Gotta get some sleep.

A sample of tomorrow.......

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Old 12-17-2004, 07:02 AM   #11
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Good that no one was hurt in those get offs.
This is great stuff.

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Old 12-17-2004, 07:37 AM   #12
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Awesome ride report. I can't wait to read the rest.
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Old 12-17-2004, 07:58 AM   #13
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Old 12-17-2004, 08:02 AM   #14
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In between trains, so here's a little more.

The riders deserve some introduction:

Justin - Rosen's Rides Main Man. On a KLX400. Very quick rider.
Nick - Policeman from California. Great rider, on an LC4E.
Dick - Ex-Marine F4 pilot, with offroad racing experience. You'd be surprised how fast a rental KLR650 can go. I certainly was.
Paul - Nick's boss. On a pimped out DRZ400. Also a good rider.
Clem - Motojournalist, with probably twice the mileage than all the rest of us combined. Another accomplished rider. On a new Kawi supplied KLR650.
Killer - On my old XR600R. XR's Only stuff. Very fast, very loud. I've been riding with Killer since we were eight years old (what, 32 years or more?).

Anyway, this was a fast group, and aside from some mechanical problems, we were never waiting for each other for long.

Back to the story.......

As we descended the canyon on the numerous switchbacks, the road became more and more eroded as ad-hoc streams and rivers gouged their way across the dirt surface, creating mini-canyons to wheelie over. There's a lot of rock in the dirt, so although it was muddy, traction was pretty darned good. Waterfalls were everywhere as the rainwater drained from the canyon, seeking the mighty Batopilas River in it's quest for the Gulf of California.






Stream and water crossings were everywhere.

Nick traversing a fast moving stream on his LC4E:



Then disaster. As Nick and I waited for the rest of the group to catch up, we smelled coolant. He looked at me, I at him. I checked my bike, we then checked his - his bike was dribbling coolant.

Upon inspection, his Big Gun pipe loosened and the right headpipe came into contact with his radiator. It had evidently happened a while back, and the pipe finally wore/burned a hole in the soft aluminum. It was raining very hard at this point, so as the group caught up, Nick elected to coast to the bridge over the river where we'd see about some repairs. Luckily, the bridge was just coming into view.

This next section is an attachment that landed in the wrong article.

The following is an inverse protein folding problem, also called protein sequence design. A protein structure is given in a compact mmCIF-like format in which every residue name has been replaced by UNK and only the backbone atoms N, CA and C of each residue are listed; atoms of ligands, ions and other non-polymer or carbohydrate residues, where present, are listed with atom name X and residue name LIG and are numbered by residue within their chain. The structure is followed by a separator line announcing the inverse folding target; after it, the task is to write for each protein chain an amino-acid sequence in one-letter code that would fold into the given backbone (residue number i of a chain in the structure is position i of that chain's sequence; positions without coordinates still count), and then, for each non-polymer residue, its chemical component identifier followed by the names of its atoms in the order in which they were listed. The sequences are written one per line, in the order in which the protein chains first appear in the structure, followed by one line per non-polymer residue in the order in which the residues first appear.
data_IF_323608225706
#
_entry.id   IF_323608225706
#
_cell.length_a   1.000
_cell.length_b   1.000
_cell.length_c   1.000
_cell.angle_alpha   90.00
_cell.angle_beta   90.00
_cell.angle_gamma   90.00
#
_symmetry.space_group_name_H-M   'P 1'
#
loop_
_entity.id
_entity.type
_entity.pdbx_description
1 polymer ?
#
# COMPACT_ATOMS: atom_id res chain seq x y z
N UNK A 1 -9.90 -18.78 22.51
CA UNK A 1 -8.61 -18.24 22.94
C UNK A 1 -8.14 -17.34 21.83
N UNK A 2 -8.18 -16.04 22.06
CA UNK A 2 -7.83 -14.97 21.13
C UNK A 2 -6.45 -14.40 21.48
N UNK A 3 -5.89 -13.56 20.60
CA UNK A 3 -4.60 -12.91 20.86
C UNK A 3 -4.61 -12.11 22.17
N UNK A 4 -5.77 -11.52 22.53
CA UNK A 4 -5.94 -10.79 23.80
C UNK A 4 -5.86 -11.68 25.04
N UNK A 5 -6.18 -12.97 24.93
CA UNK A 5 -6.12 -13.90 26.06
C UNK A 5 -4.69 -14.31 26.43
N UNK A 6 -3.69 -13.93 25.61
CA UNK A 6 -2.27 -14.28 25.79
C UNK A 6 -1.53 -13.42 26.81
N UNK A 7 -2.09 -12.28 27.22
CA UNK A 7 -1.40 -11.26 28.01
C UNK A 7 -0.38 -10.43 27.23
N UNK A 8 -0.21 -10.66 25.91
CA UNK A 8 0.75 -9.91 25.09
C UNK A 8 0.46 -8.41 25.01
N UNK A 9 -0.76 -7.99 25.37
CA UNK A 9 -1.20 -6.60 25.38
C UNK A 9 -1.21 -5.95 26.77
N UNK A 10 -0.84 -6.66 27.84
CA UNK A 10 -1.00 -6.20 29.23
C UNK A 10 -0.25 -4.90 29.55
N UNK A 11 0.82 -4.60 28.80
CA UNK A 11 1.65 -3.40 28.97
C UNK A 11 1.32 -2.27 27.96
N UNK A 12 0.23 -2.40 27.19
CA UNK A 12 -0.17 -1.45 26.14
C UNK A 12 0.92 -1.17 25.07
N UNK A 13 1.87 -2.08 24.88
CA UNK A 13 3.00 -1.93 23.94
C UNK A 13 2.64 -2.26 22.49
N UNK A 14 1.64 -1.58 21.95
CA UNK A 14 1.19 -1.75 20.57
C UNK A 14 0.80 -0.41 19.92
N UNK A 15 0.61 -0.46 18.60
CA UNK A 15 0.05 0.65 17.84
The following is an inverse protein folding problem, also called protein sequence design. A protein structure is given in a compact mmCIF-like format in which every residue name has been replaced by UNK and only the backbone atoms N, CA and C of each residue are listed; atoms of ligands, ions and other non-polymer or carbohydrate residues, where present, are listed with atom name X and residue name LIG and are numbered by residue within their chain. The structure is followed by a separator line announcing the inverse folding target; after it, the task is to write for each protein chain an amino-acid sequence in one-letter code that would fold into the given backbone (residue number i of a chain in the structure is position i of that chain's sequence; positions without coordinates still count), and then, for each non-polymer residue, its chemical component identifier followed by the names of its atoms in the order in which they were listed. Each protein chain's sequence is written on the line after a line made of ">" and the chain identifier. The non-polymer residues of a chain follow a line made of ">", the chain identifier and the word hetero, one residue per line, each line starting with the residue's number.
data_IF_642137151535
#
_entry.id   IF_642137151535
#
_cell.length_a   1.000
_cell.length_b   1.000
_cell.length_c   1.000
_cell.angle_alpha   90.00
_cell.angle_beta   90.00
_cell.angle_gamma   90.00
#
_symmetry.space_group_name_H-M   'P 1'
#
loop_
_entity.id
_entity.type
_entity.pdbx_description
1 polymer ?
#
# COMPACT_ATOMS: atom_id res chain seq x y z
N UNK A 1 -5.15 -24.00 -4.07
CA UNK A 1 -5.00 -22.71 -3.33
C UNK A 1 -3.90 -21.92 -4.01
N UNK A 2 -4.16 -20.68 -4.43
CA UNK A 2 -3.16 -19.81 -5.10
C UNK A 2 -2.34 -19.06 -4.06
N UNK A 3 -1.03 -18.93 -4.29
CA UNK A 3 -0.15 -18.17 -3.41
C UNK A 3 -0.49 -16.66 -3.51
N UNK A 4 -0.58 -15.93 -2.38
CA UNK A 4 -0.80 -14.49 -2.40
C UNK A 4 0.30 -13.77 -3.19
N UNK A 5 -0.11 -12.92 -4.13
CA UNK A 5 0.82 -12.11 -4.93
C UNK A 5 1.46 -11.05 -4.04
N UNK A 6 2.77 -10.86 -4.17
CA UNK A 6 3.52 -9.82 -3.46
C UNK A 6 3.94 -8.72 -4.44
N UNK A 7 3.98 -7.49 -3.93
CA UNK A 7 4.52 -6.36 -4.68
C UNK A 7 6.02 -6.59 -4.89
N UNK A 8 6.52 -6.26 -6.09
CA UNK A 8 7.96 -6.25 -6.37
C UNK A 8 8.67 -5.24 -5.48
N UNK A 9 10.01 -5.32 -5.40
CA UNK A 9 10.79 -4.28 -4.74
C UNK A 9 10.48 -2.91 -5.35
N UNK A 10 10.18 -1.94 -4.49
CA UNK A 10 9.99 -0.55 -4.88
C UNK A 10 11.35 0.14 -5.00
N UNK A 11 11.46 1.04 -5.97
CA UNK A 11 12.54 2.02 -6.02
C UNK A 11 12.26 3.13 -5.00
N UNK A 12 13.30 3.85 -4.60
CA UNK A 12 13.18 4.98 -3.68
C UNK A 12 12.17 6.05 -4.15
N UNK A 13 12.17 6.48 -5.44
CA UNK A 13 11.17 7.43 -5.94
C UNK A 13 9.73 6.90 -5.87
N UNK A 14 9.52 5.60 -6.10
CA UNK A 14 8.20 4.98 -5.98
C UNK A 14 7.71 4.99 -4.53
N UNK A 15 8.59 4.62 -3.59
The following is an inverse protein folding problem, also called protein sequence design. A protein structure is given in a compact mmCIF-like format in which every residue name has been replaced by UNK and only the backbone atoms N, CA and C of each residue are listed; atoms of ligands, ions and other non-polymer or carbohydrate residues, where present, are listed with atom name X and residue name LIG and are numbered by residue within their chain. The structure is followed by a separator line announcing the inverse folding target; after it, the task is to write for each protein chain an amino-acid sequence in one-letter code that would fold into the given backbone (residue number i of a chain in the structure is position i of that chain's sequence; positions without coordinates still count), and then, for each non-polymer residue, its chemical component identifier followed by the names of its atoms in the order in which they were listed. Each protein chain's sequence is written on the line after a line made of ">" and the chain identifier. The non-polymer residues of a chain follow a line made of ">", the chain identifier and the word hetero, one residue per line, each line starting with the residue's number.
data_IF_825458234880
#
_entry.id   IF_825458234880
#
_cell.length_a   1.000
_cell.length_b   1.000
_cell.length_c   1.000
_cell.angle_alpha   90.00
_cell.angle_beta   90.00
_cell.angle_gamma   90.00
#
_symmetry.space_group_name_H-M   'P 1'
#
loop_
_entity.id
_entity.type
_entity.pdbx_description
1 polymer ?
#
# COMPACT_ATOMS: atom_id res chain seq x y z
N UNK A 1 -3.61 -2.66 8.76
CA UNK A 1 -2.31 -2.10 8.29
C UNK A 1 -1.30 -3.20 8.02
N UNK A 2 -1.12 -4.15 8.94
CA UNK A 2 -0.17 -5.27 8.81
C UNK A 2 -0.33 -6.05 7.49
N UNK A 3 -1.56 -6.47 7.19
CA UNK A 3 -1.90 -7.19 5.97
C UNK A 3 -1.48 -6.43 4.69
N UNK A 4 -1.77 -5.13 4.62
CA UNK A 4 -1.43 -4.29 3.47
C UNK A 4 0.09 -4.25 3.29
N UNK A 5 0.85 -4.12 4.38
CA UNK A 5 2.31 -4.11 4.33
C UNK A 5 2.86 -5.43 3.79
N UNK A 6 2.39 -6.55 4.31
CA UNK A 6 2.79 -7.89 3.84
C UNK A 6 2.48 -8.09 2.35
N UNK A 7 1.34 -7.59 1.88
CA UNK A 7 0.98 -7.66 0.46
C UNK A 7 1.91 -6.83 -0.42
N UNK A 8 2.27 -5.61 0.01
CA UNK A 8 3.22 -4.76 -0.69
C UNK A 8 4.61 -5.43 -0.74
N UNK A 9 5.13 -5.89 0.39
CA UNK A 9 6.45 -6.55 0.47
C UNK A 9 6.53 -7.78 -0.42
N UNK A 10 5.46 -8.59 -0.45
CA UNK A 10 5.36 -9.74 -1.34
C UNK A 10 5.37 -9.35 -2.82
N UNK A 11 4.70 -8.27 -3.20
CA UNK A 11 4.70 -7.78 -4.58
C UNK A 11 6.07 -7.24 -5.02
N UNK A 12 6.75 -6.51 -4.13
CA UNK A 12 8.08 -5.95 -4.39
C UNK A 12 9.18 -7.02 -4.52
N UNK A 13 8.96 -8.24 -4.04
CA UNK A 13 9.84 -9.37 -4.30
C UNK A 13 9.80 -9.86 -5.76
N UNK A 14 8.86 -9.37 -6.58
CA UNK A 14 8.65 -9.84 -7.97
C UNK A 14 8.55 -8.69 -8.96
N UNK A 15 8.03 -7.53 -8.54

We were probably as far from civilization as we could get at this point, being about 20+ miles from Batopilas. And the rain was coming down in buckets.
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Old 12-17-2004, 08:31 AM   #15
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The bridge at the bottom of the canyon was the designated place to regroup and take a closer look at Nick's KTM.

Killer's XR was kind enough to pose for the camera in a soaking rain.



Note the rage of the rapids - the water was deep and fast. And rising!





A convenient rock ledge provided a little bit of shelter to assess Nick's radiator. As wet and soaked and filthy as everything was, Nick decided to limp the bike to Batopilas, coasting on all downhills, starting the bike for uphills, and refilling the radiators constantly from all of our spare water bottles pooled for his necessity.



The elbow at the bottom of the radiator had been worn through completely by the head pipe. We figured it was fixable, but not in the pouring rain.

So we headed out to Batopilas on a very muddy, yet still quite fast road.



The rain got progressively harder as we headed west towards town, the clouds enveloping the canyon walls.

Nick stopped about 30 times, even resorting to relieving himself on his motor to cool it down after the short uphill runs.

Every now and again, the clouds and fog would part, revealing a breathtaking view.







[more later]